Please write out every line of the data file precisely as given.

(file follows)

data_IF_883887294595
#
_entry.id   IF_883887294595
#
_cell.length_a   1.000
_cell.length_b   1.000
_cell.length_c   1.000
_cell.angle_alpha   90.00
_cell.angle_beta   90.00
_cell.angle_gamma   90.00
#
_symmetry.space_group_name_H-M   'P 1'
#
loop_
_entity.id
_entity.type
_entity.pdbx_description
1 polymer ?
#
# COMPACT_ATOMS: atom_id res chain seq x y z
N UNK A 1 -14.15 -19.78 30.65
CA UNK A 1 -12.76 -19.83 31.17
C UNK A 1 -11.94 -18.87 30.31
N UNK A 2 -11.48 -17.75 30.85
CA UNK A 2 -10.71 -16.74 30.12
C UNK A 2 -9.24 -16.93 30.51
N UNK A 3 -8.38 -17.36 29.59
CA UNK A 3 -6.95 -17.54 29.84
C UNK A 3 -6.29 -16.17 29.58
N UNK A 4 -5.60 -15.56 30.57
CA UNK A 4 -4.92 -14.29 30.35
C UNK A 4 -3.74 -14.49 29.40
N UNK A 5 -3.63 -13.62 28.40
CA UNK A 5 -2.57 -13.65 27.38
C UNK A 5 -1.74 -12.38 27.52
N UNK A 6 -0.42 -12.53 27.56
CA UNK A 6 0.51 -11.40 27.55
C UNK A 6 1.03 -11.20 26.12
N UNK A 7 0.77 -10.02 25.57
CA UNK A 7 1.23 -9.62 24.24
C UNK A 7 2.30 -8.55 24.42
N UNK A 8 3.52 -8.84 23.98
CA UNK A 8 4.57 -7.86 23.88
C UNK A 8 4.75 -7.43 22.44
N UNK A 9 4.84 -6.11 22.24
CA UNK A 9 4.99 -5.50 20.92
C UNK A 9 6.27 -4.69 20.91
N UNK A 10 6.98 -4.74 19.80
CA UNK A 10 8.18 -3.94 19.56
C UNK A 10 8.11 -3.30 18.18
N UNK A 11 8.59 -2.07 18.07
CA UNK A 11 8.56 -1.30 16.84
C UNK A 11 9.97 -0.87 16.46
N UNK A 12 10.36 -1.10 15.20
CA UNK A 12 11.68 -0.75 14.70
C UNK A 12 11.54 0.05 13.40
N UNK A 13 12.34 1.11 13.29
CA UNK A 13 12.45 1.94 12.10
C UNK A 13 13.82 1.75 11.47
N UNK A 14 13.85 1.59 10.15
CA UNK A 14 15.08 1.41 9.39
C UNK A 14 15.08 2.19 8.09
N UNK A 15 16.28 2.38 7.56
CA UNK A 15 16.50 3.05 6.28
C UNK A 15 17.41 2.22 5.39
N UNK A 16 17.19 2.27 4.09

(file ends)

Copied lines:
data_IF_883887294595
#
_entry.id   IF_883887294595
#
_cell.length_a   1.000
_cell.length_b   1.000
_cell.length_c   1.000
_cell.angle_alpha   90.00
_cell.angle_beta   90.00
_cell.angle_gamma   90.00
#
_symmetry.space_group_name_H-M   'P 1'
#
loop_
_entity.id
_entity.type
_entity.pdbx_description
1 polymer ?
#
# COMPACT_ATOMS: atom_id res chain seq x y z
N UNK A 1 -14.15 -19.78 30.65
CA UNK A 1 -12.76 -19.83 31.17
C UNK A 1 -11.94 -18.87 30.31
N UNK A 2 -11.48 -17.75 30.85
CA UNK A 2 -10.71 -16.74 30.12
C UNK A 2 -9.24 -16.93 30.51
N UNK A 3 -8.38 -17.36 29.59
CA UNK A 3 -6.95 -17.54 29.84
C UNK A 3 -6.29 -16.17 29.58
N UNK A 4 -5.60 -15.56 30.57
CA UNK A 4 -4.92 -14.29 30.35
C UNK A 4 -3.74 -14.49 29.40
N UNK A 5 -3.63 -13.62 28.40
CA UNK A 5 -2.57 -13.65 27.38
C UNK A 5 -1.74 -12.38 27.52
N UNK A 6 -0.42 -12.53 27.56
CA UNK A 6 0.51 -11.40 27.55
C UNK A 6 1.03 -11.20 26.12
N UNK A 7 0.77 -10.02 25.57
CA UNK A 7 1.23 -9.62 24.24
C UNK A 7 2.30 -8.55 24.42
N UNK A 8 3.52 -8.84 23.98
CA UNK A 8 4.57 -7.86 23.88
C UNK A 8 4.75 -7.43 22.44
N UNK A 9 4.84 -6.11 22.24
CA UNK A 9 4.99 -5.50 20.92
C UNK A 9 6.27 -4.69 20.91
N UNK A 10 6.98 -4.74 19.80
CA UNK A 10 8.18 -3.94 19.56
C UNK A 10 8.11 -3.30 18.18
N UNK A 11 8.59 -2.07 18.07
CA UNK A 11 8.56 -1.30 16.84
C UNK A 11 9.97 -0.87 16.46
N UNK A 12 10.36 -1.10 15.20
CA UNK A 12 11.68 -0.75 14.70
C UNK A 12 11.54 0.05 13.40
N UNK A 13 12.34 1.11 13.29
CA UNK A 13 12.45 1.94 12.10
C UNK A 13 13.82 1.75 11.47
N UNK A 14 13.85 1.59 10.15
CA UNK A 14 15.08 1.41 9.39
C UNK A 14 15.08 2.19 8.09
N UNK A 15 16.28 2.38 7.56
CA UNK A 15 16.50 3.05 6.28
C UNK A 15 17.41 2.22 5.39
N UNK A 16 17.19 2.27 4.09